[This post is part of a series on Mentors and Heroes]
Alana Taylor just finished her junior year studying journalism and history at New York University (NYU), and is the Manager of Strategic Marketing at OneTXT. She was previously was an active writer for Mashable and a social media correspondent for PBS. Follow her on Twitter @alanataylor.
Alana Taylor’s mentor is…
Mike Sager, journalist, author, and writer for Esquire
How long have you known each other and how did you first meet?
I met Mike briefly at NYU my sophomore year when he came in to give a talk about one of the books he had written. Ever since I could remember I wanted to profile celebrities, famous figures, and powerful leaders in society for a large magazine like Vanity Fair. When i came across Mike’s work at Esquire, I thought to myself “I’d like to do that.” And when I met him in person I thought, “Damn, this guy is cool.”
How would you describe how you relate to your mentor?
I’m just a lost soul who needs guidance and sometimes I need outside advice. I don’t want to hear from people who know me or are my friends… I want cold, blunt truth and honesty. And I want it from someone who’s actually accomplished something I admire. That’s when I’ll call Mike. Actually, we’ve only spoken twice. And the reason is because I only turn to him when I have a really difficult problem tied to life choices and career path. When I don’t know which road to take — that’s when I turn to him.
How formal or structured is the mentorship? Does Mike know you consider him a mentor?
I don’t think he knows i consider him a mentor and I think if you asked him, he probably wouldn’t really know who I was. Like I said, we’ve only spoken twice — but both times I really took his advice to heart and, in a small way, it changed my life. I just like knowing that i have his contact information and that I could speak to him at any time if I ever needed advice.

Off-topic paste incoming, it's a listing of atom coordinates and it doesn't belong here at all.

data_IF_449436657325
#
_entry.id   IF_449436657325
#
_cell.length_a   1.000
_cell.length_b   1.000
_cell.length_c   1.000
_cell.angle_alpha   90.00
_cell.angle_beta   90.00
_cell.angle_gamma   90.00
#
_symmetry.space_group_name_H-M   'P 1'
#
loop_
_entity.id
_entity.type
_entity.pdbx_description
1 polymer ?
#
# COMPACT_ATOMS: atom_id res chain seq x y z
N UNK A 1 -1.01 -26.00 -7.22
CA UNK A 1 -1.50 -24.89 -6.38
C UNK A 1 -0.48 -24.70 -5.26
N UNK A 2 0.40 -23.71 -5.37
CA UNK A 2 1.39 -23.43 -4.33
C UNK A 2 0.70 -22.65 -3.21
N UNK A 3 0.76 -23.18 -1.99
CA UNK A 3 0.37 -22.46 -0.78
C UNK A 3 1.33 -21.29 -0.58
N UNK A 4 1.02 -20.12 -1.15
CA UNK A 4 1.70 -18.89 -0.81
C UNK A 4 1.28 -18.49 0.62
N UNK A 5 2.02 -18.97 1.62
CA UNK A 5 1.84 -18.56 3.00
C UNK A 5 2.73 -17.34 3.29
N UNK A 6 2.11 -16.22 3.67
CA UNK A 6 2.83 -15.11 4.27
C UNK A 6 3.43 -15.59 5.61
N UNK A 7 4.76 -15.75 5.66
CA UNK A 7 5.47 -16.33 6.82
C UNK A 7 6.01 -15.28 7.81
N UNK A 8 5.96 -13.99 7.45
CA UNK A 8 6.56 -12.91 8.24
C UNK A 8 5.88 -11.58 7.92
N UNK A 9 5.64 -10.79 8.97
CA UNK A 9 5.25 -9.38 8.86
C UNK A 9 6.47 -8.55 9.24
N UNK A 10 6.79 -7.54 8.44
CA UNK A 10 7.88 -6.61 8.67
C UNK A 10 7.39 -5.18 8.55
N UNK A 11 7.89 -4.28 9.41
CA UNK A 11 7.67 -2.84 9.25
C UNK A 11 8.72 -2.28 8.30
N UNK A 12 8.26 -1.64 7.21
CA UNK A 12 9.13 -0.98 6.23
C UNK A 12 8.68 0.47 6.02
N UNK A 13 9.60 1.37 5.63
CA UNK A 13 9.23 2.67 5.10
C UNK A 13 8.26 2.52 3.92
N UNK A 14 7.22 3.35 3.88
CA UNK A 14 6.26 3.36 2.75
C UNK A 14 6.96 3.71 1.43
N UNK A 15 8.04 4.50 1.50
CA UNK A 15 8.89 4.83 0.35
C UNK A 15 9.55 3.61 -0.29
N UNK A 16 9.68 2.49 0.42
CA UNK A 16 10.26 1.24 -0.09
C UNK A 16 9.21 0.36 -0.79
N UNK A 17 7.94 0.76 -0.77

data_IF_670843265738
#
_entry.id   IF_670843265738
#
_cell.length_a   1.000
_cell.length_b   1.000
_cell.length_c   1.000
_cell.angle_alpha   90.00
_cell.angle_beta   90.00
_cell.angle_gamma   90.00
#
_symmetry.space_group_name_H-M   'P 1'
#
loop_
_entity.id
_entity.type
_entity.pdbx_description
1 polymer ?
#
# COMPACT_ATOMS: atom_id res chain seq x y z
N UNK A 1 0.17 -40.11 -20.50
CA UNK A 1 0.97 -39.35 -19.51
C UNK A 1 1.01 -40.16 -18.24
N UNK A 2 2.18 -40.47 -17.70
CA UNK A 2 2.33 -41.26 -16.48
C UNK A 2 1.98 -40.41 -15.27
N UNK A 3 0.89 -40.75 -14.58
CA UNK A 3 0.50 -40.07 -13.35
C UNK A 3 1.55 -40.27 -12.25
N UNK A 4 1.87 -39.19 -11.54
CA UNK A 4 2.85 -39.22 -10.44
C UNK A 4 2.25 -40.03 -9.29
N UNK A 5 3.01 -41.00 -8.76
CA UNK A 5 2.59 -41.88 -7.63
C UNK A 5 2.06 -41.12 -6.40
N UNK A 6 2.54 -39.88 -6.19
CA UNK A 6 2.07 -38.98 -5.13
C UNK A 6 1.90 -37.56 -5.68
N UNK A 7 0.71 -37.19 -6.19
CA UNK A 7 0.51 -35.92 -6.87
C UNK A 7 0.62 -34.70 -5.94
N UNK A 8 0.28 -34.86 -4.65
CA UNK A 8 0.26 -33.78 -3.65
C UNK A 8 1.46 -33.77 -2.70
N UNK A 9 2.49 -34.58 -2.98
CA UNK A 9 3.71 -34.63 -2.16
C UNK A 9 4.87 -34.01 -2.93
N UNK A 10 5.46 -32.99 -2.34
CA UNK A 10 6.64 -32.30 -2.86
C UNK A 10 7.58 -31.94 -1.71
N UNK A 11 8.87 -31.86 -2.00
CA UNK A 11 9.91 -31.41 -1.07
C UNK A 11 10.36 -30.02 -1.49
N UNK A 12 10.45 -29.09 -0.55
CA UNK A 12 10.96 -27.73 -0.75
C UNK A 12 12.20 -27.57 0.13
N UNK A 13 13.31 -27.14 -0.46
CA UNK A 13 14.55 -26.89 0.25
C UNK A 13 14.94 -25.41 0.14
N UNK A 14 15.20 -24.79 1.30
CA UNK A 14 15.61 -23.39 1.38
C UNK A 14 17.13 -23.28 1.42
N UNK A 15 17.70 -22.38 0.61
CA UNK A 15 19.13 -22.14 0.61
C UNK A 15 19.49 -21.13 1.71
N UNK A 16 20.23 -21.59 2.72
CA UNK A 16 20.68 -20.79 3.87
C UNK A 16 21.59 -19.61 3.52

What is one piece of advice your mentor gave you that has stuck with you the most?
“Hey, at least you had the guts to talk to me.” That’s what Mike told me over the phone the first time I called him. I was a sophomore at NYU and I was so overwhelmed with the competition and pressure to succeed so early in life. Living in NYC can be tough when you’re in college because you see so many people accomplishing great things early on and you want to do the same. There doesn’t seem to be a point to sit around in a classroom when you could be making money, starting a career and making a name for yourself.
When I called Mike he gave me some great advice and some macro-perspective on life. Basically, he told me to calm down — it’s okay to want to eat the world but it’s not urgent. And he said that clearly I would go places because I was confident enough to ask for help and advice and give him a call. Ever since then– I’ve always acted on my instincts when trying to contact someone I think could lead me in the right direction.
What else do you want the world to know about your mentor?
This guy is the coolest guy you’ll ever talk to. Super young-at-heart, hip, stylish, no-bullshit, liberal, and a great writer. He’s done some amazing journalism and he knows a thing or two about writing techniques. All around great guy.
Thank you Alana for sharing your mentor with us!
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